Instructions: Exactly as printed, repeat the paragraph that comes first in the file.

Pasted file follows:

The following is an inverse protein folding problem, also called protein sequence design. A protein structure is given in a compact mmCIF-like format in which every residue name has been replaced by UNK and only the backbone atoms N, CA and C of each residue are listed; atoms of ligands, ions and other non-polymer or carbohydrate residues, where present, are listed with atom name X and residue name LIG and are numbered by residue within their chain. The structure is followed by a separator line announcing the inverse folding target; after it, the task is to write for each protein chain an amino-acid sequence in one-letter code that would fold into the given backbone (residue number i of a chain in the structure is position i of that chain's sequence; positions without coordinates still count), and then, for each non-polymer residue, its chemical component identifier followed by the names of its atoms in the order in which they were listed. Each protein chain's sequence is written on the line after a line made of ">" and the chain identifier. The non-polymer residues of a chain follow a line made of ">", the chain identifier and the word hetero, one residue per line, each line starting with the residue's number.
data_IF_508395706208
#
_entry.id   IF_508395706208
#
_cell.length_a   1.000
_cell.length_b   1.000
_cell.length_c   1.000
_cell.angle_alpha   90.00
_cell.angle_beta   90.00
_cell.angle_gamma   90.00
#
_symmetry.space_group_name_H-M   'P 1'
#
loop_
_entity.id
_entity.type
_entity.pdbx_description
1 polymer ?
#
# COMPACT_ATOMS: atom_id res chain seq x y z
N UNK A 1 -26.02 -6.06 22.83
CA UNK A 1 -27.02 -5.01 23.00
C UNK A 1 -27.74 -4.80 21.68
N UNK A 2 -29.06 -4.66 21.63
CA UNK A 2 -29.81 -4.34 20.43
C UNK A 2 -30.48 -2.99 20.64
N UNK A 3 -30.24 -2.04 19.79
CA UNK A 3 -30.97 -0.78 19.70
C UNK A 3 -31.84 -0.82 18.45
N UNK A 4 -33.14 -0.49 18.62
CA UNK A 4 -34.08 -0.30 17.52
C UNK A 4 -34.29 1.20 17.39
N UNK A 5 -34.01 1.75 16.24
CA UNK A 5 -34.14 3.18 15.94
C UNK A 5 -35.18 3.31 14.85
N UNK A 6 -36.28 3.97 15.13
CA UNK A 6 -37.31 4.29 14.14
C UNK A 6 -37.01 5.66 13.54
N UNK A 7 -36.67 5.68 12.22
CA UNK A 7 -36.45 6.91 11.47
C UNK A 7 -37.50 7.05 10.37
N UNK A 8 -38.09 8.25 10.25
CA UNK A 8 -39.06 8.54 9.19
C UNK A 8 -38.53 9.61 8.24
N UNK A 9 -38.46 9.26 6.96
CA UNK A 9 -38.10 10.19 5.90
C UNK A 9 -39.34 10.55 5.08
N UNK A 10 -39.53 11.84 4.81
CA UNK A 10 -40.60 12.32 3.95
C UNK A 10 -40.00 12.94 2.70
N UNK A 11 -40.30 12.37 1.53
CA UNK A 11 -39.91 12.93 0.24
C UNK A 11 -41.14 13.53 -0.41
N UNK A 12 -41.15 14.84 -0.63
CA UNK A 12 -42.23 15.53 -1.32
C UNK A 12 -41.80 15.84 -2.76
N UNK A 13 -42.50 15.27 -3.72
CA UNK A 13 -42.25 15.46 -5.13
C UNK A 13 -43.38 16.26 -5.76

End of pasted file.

The following is an inverse protein folding problem, also called protein sequence design. A protein structure is given in a compact mmCIF-like format in which every residue name has been replaced by UNK and only the backbone atoms N, CA and C of each residue are listed; atoms of ligands, ions and other non-polymer or carbohydrate residues, where present, are listed with atom name X and residue name LIG and are numbered by residue within their chain. The structure is followed by a separator line announcing the inverse folding target; after it, the task is to write for each protein chain an amino-acid sequence in one-letter code that would fold into the given backbone (residue number i of a chain in the structure is position i of that chain's sequence; positions without coordinates still count), and then, for each non-polymer residue, its chemical component identifier followed by the names of its atoms in the order in which they were listed. Each protein chain's sequence is written on the line after a line made of ">" and the chain identifier. The non-polymer residues of a chain follow a line made of ">", the chain identifier and the word hetero, one residue per line, each line starting with the residue's number.